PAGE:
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Germany

Europe Gathers to Remember 9/11

In Berlin and across the continent, Europeans came together on Wednesday to recall last year's terrorist attacks and how they changed lives everywhere.

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Germans gathered at Berlin's cathedral to pray for those killed in last year's terrorist attacks.

Signs of mourning could be seen everywhere in Germany's capital on Wednesday. In addition to the thousands attending a noontime ecumenical service at Berlin's cathedral, hundreds laid flowers at the barricades blocking Unter den Linden boulevard from the U.S. Embassy, just as they did during the days following Sept. 11.

German President Johannes Rau, Chancellor Gerhard Schröder, his entire cabinet and representatives of the opposition joined U.S. Ambassador Daniel Coats at Berlin's cathedral in a memorial service held jointly by Protestant and Catholic clergy.

The event was the first of many memorial events planned across the country on Wednesday, including a major concert of the Berlin-based German Symphony Orchestra conducted by Kurt Nagano and a concert featuring American Jazz music that Foreign Minister Joschka Fischer is expected to attend at the House of World Cultures in Berlin.

During the service, Catholic Cardinal Georg Sterzinsky recalled the events of Sept. 11, saying hearts and minds should be with the victims now. A total of 16 German citizens died in the World Trade Center towers.

"One year after the attacks and the counter attacks in the Middle East and elsewhere," he said, "we remember those killed, those maimed and those who mourn. We also remember the innocents who died in Afghanistan and in other countries. We are so far away from peace."

He compared the attacks to the first atomic bomb dropped on the Japanese city Hiroshima at the end of World War II.

Protestant Bishop Wolfgang Huber, meanwhile, warned that war isn't the answer to the terrorist attacks. "Those who seek to retaliate against evil only with evil only serve to prolong the reign of evil," he cautioned. Huber also called on the countries of the world to build a "axis of peace."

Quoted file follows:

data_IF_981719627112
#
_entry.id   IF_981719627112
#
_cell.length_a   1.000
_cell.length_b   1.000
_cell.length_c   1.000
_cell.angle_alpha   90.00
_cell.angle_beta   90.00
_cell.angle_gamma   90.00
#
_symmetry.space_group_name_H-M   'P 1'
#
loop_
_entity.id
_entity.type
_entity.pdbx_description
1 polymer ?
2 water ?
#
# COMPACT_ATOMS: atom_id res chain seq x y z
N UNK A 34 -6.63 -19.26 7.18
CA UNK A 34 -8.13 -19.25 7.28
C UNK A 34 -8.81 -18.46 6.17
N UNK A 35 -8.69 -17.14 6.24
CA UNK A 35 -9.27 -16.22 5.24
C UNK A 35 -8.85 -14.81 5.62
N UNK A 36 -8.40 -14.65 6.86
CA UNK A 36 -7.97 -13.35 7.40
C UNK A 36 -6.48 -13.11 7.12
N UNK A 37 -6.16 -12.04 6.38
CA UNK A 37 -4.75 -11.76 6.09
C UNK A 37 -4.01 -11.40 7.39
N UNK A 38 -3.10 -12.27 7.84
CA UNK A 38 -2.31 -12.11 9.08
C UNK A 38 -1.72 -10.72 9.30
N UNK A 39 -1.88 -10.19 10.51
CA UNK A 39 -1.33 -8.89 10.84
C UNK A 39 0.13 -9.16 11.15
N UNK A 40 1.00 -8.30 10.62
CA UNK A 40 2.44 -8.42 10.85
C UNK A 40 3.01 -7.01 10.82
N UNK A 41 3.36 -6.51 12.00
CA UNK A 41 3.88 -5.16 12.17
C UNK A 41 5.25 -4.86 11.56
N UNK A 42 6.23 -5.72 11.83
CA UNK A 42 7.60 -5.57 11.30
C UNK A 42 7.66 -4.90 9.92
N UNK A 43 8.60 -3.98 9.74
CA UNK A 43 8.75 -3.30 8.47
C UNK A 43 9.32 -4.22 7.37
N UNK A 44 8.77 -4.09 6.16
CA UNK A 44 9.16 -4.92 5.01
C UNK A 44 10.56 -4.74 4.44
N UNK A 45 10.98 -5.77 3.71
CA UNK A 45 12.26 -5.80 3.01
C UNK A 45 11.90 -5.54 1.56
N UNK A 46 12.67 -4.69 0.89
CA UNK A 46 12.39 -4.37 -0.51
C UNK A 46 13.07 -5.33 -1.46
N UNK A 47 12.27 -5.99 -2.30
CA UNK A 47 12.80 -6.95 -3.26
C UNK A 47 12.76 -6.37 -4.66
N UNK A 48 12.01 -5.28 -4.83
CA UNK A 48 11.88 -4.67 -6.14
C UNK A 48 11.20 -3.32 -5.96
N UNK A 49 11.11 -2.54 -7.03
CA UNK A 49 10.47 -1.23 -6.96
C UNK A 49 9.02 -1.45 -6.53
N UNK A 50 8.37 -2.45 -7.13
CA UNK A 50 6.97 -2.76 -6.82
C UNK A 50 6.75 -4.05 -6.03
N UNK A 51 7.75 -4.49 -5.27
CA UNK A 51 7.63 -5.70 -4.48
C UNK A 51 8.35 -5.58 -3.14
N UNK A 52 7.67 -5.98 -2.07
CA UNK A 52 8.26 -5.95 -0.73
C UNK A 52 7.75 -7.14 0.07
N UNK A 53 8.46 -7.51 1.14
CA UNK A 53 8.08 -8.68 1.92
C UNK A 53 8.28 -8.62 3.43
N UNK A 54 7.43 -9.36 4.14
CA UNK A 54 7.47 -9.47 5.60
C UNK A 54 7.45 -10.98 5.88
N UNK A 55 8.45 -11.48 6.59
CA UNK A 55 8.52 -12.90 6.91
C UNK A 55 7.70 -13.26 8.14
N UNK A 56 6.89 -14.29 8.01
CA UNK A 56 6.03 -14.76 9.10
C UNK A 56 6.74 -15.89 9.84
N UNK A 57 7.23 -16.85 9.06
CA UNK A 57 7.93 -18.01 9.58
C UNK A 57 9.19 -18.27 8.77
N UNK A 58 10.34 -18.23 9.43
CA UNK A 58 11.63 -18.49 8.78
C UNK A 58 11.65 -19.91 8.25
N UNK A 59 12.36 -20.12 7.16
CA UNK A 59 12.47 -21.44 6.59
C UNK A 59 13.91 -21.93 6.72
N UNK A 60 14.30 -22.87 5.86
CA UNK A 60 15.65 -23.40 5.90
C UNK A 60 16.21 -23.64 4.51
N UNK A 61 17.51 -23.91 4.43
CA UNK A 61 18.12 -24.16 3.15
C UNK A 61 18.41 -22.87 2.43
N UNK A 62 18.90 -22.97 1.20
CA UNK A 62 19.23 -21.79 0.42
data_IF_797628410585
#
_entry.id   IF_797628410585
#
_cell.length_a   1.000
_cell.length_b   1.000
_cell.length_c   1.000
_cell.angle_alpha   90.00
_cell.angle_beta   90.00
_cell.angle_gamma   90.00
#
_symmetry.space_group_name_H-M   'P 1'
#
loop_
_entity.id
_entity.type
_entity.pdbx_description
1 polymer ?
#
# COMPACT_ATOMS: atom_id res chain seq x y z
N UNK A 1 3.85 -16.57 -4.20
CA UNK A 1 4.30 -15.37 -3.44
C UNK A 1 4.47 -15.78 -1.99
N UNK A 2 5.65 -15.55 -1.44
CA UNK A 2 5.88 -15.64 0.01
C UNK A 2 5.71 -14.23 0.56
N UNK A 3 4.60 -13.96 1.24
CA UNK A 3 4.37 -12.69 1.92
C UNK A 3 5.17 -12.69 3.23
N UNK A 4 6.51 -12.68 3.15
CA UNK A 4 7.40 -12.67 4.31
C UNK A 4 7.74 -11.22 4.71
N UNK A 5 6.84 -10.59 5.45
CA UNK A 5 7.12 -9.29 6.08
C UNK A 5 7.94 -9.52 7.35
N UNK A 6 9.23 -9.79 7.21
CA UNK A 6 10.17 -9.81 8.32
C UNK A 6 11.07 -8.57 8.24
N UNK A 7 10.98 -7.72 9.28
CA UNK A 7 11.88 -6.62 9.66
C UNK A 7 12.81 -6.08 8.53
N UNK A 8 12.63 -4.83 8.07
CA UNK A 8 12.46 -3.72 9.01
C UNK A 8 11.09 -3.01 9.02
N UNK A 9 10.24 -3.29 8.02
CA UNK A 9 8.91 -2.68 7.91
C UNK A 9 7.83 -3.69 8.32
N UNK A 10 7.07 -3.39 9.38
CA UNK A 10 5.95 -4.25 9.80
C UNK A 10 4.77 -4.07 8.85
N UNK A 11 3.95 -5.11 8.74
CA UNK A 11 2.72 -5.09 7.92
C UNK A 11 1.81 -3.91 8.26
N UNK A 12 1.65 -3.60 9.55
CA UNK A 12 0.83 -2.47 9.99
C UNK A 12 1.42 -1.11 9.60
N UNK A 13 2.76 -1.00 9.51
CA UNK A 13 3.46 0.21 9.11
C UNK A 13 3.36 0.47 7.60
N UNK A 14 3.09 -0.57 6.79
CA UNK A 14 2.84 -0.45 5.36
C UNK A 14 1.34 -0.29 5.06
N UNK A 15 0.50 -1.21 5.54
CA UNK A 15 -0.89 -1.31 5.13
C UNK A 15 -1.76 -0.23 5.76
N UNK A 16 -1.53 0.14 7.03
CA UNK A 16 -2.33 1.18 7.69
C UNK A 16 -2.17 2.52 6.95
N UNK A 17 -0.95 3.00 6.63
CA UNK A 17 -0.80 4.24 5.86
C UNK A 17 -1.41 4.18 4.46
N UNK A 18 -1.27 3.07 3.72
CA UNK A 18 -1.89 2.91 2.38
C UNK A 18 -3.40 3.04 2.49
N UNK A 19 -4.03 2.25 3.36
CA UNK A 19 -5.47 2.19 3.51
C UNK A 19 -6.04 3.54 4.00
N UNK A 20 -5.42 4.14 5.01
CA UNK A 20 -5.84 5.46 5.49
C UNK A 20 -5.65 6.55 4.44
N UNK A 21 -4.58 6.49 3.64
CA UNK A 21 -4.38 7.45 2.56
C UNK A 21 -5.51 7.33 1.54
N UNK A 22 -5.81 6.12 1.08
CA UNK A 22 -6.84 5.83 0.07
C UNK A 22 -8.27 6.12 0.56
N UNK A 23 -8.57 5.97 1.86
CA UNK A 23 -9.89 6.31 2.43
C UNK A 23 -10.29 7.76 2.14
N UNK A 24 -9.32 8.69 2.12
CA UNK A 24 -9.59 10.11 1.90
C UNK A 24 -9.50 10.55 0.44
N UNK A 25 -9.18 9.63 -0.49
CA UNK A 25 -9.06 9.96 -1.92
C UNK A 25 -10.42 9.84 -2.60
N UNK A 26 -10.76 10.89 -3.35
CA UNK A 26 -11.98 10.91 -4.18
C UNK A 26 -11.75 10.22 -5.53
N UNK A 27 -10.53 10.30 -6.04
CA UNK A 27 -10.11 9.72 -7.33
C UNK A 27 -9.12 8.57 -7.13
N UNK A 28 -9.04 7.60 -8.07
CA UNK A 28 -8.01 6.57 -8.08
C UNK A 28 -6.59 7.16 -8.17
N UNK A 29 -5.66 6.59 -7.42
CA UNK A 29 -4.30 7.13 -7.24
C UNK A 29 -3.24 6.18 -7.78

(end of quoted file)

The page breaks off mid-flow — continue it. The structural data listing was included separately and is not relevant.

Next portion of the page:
Schröder renews pledge of support

After a meeting with his cabinet on Wednesday, German Chancellor Gerhard Schröder recalled how Sept. 11 had affected the lives of people around the world and how more than 200,000 Germans came together before the Brandenburg Gate to show their solidarity and support with America in the wake of the worst terrorist attacks ever perpetrated.

"Hundreds of thousands of Germans came together one year ago in a spontaneous shows of support and numerous other actions to show how their solidarity and how it affected them," Schröder said.

He also pledged that Germany would continue to participate in the international war against terror. He said the coalition needed to continue despite "the current differences of opinion" over political aims. Schröder has said repeatedly during recent weeks that, under his leadership, Germany would not participate in any invasion of Iraq, which the U.S. has been calling for, even under a United Nations mandate.

On Wednesday, however, he assured the Americans of Germany's unflinching support, adding that the memories of the more than 3,000 victims of the attacks would be kept alive.

"It was right to establish a broad international coalition against terrorism," he said. "We did quite a bit to bring this about and we've achieved a great deal in Afghanistan. This must continue. The coalition cannot break down because we're still a long way away from the ultimate success in the fight against international terrorism."

"We must not be dragged into a war of cultures"

In an interview with the national public radio station Deutschlandfunk on Wednesday morning, President Rau called for determination and common sense in the fight against terror. Rau said terrorism must not be allowed to destroy our societies. At the same time, he warned against being dragged into a "war of cultures," saying the fight against terror and a possible intervention against Iraq "must not be intermingled."

The religious ceremony at the cathedral, along with candle light vigils and concerts being held across Germany are taking place against the backdrop of stepped up security to protect American and Jewish installations.

Tony Blair, Princes Charles and Harry mourn

The British, the U.S.'s closest ally in the international war against terrorism, also held major commemorative events on Wednesday.

In London, British Prime Minister Tony Blair joined Prince Charles and Prince Harry along with 2,000 others gathered at St. Paul's Cathedral to remember the victims, who included 67 British citizens.

Earlier in the day, U.S. Ambassador to Britain William Farish led a memorial service in front of the embassy in which Lt. Frank Dwyer of the New York Police Department presented British Home Secretary Jack Straw with a Union Jack flag found in the rubble of the World Trade Center.

Chirac: "France knows what it owes America"

In a memorial ceremony at the tightly guarded U.S. Embassy in Paris, French President Jacqués Chirac joined American Ambassador Howard Leach to remember the victims. On Tuesday and Wednesday night, two columns of light in the shape of the World Trade Center towers were beamed into the sky above Paris City Hall.

"The French people stand with all their hearts at the side of the American people," Chirac said, adding that "liberty and fraternity were wounded" by the attacks on Washington and New York. "France knows what it owes America," he said.

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